Thelma: Film Review

Let me tell you about Thelma, screening at the Scandinavian Film Festival. A young woman, the titular Thelma, has led a sheltered and conservative Christian upbringing in the country. She rocks up to university having never really partied, including no alcohol or drugs, and without experience with dating. While she has a strong bond with her parents, especially her dad – with whom she shares all her deepest thoughts – she is very lonely in her new environment. That is until she meets the vivacious Anja.

As it turns out, Thelma starts to be attracted to Anja, who promptly breaks up with her boyfriend. It seems Anja begins to fall in love with Thelma too. Thelma struggles with self loathing and tries to deny her sexuality and at the same begins to have inexplicable seizures that baffle doctors. Around this time, I was thinking: if I have to watch another ‘internalised homophobia’ horror (oh, forgot to mention it’s promoted as a horror), I’m going to throw my popcorn at the screen. (Except not really as someone would have to clean it up.) But the film goes in an unexpected direction. Continue reading Thelma: Film Review

The Ranger: Film Review

The Ranger is a hark back to 80s horror films. A group of young punks run into trouble during a concert and retreat to an abandoned holiday cabin, inexplicably located deep in an isolated area of a national park. Will they be okay? Highly unlikely. The film was very silly, with plenty of hammy humour and over the top gore. It was fun. 6/10.
It was preceded by a short, The Shopper, directed by Dev Patel and story by Aussie Leigh Whannell. Another slasher flick with dark humour about a seemingly bored housewife who has an emotionally abusive husband. But maybe not for long. Also 6/10.

Race in Reviews of “Get Out”

I saw Get Out last week and absolutely loved it. It’s only just been officially released across Australia this week. I was excited about this not just as an horror movie aficionado but to see a film made by and starring people of colour (Black men specifically). I purposefully didn’t read any reviews or articles until after watching the film. What’s been interesting is now reading reviews by White people, both from the USA and from Australia.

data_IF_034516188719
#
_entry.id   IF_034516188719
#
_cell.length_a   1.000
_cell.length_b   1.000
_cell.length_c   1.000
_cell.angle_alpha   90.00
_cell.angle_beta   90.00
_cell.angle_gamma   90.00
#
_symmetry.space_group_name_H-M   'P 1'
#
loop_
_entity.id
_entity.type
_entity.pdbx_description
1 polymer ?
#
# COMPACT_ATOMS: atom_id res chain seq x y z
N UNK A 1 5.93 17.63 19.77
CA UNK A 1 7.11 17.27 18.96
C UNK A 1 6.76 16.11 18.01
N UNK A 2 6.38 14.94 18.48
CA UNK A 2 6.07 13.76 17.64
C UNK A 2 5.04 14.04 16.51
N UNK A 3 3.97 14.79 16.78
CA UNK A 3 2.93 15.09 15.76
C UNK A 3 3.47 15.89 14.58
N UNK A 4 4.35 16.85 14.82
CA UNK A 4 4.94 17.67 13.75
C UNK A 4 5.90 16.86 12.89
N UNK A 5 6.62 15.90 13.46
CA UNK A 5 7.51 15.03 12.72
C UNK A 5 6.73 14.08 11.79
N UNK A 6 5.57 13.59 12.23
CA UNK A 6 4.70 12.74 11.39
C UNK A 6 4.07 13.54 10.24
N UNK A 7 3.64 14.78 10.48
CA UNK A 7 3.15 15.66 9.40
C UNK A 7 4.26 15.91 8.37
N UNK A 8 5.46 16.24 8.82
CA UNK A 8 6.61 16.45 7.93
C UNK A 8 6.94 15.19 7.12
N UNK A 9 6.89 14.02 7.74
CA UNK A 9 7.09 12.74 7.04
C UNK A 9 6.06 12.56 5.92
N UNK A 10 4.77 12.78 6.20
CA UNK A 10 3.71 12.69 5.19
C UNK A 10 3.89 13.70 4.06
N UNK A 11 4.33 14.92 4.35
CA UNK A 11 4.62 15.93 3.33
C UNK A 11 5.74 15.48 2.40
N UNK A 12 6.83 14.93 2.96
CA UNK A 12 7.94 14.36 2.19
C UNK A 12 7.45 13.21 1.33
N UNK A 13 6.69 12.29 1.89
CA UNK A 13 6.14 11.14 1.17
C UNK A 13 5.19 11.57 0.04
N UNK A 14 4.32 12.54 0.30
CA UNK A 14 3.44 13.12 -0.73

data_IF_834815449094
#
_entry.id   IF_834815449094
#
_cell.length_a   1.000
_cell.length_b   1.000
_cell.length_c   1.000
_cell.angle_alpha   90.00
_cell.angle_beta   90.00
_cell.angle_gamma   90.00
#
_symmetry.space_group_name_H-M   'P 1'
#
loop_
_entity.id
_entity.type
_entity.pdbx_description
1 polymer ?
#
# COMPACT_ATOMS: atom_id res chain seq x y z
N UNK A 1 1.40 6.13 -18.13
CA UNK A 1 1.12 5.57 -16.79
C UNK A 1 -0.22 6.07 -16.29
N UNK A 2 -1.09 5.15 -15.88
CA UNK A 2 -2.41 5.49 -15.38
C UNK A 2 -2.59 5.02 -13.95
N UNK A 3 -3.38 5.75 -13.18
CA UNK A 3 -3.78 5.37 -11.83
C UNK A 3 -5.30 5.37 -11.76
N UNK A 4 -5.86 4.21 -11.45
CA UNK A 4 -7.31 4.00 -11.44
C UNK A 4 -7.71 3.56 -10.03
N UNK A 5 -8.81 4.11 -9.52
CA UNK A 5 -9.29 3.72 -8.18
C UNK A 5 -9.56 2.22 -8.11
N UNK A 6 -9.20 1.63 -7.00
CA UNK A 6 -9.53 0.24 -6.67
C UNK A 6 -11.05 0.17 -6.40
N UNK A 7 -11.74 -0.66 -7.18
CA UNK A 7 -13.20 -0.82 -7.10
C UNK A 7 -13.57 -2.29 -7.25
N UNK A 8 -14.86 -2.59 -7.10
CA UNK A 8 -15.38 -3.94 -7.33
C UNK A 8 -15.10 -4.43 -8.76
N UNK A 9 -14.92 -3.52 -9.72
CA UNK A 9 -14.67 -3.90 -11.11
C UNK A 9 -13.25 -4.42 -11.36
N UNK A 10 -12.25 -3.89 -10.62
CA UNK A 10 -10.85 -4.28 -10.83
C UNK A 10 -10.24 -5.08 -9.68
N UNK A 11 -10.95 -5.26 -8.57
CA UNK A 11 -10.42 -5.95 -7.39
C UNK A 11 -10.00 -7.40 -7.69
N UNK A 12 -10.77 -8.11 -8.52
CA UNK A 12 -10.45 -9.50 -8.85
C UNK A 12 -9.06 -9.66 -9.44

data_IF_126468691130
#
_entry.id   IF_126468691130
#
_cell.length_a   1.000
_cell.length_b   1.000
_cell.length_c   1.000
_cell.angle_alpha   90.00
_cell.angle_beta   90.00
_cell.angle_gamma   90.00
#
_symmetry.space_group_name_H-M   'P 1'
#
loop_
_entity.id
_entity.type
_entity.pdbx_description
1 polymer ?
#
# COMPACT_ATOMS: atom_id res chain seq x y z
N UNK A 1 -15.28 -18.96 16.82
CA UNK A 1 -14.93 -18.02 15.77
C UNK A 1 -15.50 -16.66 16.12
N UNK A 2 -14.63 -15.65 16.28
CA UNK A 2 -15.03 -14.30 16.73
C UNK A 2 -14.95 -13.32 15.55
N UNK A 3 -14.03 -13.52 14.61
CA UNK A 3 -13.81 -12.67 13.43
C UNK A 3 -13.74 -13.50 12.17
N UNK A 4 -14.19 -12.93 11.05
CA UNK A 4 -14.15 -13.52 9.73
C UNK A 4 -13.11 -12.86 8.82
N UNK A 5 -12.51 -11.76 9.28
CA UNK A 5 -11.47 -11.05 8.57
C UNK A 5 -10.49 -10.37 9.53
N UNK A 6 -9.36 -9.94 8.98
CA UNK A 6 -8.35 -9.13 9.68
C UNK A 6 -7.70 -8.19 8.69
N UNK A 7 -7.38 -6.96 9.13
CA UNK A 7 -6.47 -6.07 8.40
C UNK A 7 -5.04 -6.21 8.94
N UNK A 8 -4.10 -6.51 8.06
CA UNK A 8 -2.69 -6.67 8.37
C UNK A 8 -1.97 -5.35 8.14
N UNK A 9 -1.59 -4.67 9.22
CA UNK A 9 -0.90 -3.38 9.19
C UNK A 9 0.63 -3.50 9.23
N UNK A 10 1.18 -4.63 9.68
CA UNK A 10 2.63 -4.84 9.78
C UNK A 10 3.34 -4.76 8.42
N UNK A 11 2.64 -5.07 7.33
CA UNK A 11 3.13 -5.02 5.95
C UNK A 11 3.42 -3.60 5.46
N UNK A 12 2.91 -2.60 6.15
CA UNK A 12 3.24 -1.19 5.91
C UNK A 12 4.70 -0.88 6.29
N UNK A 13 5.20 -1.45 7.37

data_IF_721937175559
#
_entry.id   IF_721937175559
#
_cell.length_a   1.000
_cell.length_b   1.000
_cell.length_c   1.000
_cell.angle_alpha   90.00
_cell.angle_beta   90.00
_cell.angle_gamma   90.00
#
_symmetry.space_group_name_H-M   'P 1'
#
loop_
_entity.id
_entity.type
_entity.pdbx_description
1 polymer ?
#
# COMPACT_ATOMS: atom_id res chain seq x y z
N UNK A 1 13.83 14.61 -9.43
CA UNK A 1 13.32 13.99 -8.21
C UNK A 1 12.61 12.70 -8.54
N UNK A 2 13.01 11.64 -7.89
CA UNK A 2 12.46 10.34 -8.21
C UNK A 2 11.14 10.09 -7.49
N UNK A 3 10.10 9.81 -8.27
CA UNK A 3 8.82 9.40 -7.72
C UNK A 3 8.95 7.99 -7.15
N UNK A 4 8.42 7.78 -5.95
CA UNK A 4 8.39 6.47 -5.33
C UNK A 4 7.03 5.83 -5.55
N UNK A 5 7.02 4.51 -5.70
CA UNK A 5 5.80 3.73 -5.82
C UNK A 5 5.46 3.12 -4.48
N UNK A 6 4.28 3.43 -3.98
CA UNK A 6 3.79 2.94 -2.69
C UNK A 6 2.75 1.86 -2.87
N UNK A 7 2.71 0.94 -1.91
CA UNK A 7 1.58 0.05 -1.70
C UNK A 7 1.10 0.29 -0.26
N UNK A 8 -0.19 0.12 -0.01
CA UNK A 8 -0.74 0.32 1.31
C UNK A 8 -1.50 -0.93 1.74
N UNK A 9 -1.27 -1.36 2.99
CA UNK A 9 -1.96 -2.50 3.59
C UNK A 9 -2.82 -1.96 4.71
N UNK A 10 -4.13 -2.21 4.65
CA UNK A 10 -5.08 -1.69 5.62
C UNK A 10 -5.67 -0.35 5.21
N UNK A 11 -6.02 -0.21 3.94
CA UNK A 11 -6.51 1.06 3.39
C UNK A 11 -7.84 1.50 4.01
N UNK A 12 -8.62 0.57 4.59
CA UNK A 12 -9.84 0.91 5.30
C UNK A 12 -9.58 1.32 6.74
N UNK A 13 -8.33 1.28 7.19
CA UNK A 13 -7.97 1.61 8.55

The film has received almost universally positive reviews – as it should; it is excellent! White American reviewers disproportionately write about the film as if it is written for them; that it is meant to reflect onto *other White people* (not the reviewer, not their readers) their own latent racism.

Reviews by Black writers, especially Black women, see tht the film is primarily for Black people, a view supported by interviews with the writer/director Jordan Peele.

White Australians see this film is also about White Americans, and they do not reflect to what extent the racial dynamics might have some comparison to, and diverge from, race relations in Australia.

Get Out

Continue reading Race in Reviews of “Get Out”

Perished: Film Review

Perished is a short Australian film screening at the MIFF alongside REC 3: Genesis. This tale follows a solitary man who survives the zombie apocalypse. Trapped inside a shed without food or drink, he vacillates from despair to resourcefulness. Plenty of gore for zombie lovers, but stands apart thanks to its ending.

Sociology of Animation: Intertextuality in The Simpsons

Intertextuality in The Simpsons

Björn Erlingur Flóki Björnsson argues that The Simpsons’ comedy rests on ‘intertextuality’. This is a narrative form that involves referencing oneself and/or other popular culture and historical texts as part of its comedy.  The Simpson’s intertextuality is self-reflexive because it often references its creator (Matt Groening) and the show’s producers, as well as past storylines. For example, in one episode The Simpsons children make reference to Marge’s gambling addiction and Comic Book Guy walks past saying ‘Worst episode ever’. 

Björnsson establishes that The Simpsons’ humour rests on the postmodernist concept of pastiche (a form of parody that mimics other works without the satire). The Simpsons superimposes its characters and landscape into other beloved books, iconic films, significant historical events, and other cultural forms of art. The Simpsons achieves pastiche by using celebrities to do voiceovers and by incorporating the likeness of characters, sets and plots from other cult texts.

Björnsson uses the episode Bart of Darkness as an example of pastiche. The title of this episode is an allusion to Joseph Conrad’s book Heart of Darkness, and the plot is similar to Hitchcock’s film Rear Window (in which Bart is forced to stay indoors with a broken leg, consequently spying on his neighbours and possibly witnessing a murder). This episode also uses many of the same camera angles from Hitcock’s film.

The Simpsons has referenced several cartoons such as Family Guy, Tom & Jerry, The Flintstones, The Road Runner Show, The Jetsons and Yogi Bear. The Simpsons has also emulated the period scenery and visual styles of films such as Tron; the classic plays The Odyssey and Henry VIII; renowned films such as Orson Welles’ Citizen Kane, and Stanley Kubrick’s 2001: A Space Odyssey, as well as The Shining. Björnsson writes:

The Simpsons is easily able to represent its borrowed works’ visual styles by taking full advantage of the medium of animation. The endlessly mutable forms of animation allows The Simpsons to mimic particular settings, moods, lighting techniques and camera angles with accuracy, and incorporate it into their story in any way they please. This distinguishes The Simpsons from live-action television shows employing similar intertextual techniques: its possibilities of representation are seemingly infinite.